Higher Taxes on Capital Gains and Dividends
Currently, long-term capital gains and qualifying dividends are taxed at a top rate of 15 percent. The top tax rate on ordinary income is currently 35 percent. Absent congressional action, the top tax rate on capital gains will increase to 20 percent in 2013 and the top rate on dividends will climb to 39.6 percent. In addition, the Affordable Care Act included a surcharge on investment income of 3.8 percent, which would raise the effective rates to 24 percent for capital gains and 43 percent for dividends. In 2010, Baucus proposed making permanent the current capital gains rate for taxpayers with incomes up to $250,000 for married couples and up to $200,000 for individuals. He also proposed continuing to treat dividends as capital gains for all taxpayers. Also in 2010, the Bowles-Simpson Deficit Reduction Commission suggested a top tax rate of 28 percent for individuals and corporations. To accomplish this reduction, the commission called for taxing capital gains and dividends at the same rate as ordinary income.

Opponents say this would increase the double taxation of income produced by labor and capital in the corporate sector. Speaking at a Senate Finance Committee hearing on September 14, 2011, Stephen J. Entin, president and executive director of the Institute for Research on the Economics of Taxation, warned, “Increasing the double taxation of corporate income by raising tax rates on capital gains and dividends would dramatically reduce capital formation and wages, and would not raise the expected revenue.”

Revised International Tax Rules
Camp last year proposed transitioning the United States to a territorial system of taxation, which would exempt from taxation the foreign income of U.S. multinational firms. Proponents say a territorial system would enhance the competitiveness of U.S. firms in low-tax countries, potentially increasing the external benefits associated with multinationals’ activity in the United States. Opponents argue that the move would reinforce an already strong tax incentive to locate economic activity and profits in low-tax countries, which could further erode the corporate income tax base. Ultimately, a move to a territorial international tax system has the potential to raise or reduce revenue, depending on how it is designed. Even without a dramatic overhaul of the international tax system, as noted by Michael Mundaca, President Obama’s former assistant Treausry secretary for tax policy, some specific international tax proposals may be revisited, including proposals to determine the foreign tax credit on a pooled basis, to defer the deduction of interest expense related to deferred income, and to tax excess returns associated with the transfer of intangible assets to a related controlled foreign corporation.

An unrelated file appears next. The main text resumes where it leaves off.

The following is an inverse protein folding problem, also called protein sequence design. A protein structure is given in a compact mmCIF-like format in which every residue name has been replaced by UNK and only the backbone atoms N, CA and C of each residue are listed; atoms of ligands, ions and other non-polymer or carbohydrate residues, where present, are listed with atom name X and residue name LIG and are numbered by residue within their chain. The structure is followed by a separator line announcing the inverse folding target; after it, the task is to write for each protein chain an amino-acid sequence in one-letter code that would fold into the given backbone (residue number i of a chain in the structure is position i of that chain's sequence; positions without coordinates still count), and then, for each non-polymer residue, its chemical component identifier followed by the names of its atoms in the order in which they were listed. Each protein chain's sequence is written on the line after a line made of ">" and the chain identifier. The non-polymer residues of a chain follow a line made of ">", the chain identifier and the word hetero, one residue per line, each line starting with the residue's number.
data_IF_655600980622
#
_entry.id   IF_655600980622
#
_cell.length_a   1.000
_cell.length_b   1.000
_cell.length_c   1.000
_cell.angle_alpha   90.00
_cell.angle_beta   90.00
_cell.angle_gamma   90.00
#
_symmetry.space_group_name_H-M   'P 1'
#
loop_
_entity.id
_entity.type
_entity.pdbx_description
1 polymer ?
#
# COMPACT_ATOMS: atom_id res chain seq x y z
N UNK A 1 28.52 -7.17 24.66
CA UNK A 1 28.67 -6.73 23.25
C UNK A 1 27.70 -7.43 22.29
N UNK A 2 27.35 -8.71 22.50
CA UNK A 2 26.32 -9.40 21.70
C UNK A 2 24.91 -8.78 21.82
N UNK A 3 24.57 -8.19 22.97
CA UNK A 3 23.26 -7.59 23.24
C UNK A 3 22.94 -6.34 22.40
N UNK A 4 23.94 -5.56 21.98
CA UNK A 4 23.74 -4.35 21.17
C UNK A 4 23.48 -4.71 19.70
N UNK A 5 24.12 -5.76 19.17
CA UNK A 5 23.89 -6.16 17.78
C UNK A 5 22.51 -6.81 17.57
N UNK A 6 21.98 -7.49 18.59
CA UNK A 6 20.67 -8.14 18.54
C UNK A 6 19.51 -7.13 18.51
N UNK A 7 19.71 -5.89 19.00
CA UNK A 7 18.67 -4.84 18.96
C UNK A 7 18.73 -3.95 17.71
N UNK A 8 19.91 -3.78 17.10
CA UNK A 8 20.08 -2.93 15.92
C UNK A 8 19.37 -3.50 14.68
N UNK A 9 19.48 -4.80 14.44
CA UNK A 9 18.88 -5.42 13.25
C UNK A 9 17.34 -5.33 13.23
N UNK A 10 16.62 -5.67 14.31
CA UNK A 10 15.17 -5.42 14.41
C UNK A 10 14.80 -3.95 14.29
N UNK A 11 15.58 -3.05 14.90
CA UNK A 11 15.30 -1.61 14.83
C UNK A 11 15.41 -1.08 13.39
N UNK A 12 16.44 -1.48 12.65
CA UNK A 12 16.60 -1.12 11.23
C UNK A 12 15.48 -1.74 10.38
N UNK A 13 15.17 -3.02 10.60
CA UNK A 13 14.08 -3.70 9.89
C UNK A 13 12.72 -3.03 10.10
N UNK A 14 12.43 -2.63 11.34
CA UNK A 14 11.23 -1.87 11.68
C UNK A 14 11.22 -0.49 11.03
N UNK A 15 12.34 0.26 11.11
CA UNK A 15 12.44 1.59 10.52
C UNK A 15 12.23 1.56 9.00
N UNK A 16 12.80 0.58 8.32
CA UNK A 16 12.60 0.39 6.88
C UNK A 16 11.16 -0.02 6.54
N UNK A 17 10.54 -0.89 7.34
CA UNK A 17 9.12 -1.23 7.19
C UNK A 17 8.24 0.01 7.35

Deductibility of Business Interest Expense
In his framework for tax reform, President Obama said reducing the deductibility of interest expense for businesses should be considered as part of tax reform. The administration said that a tax system that is more neutral toward debt and equity will reduce incentives to overleverage. In addition, the president contends that reducing the deductibility of interest for corporations could finance lower tax rates.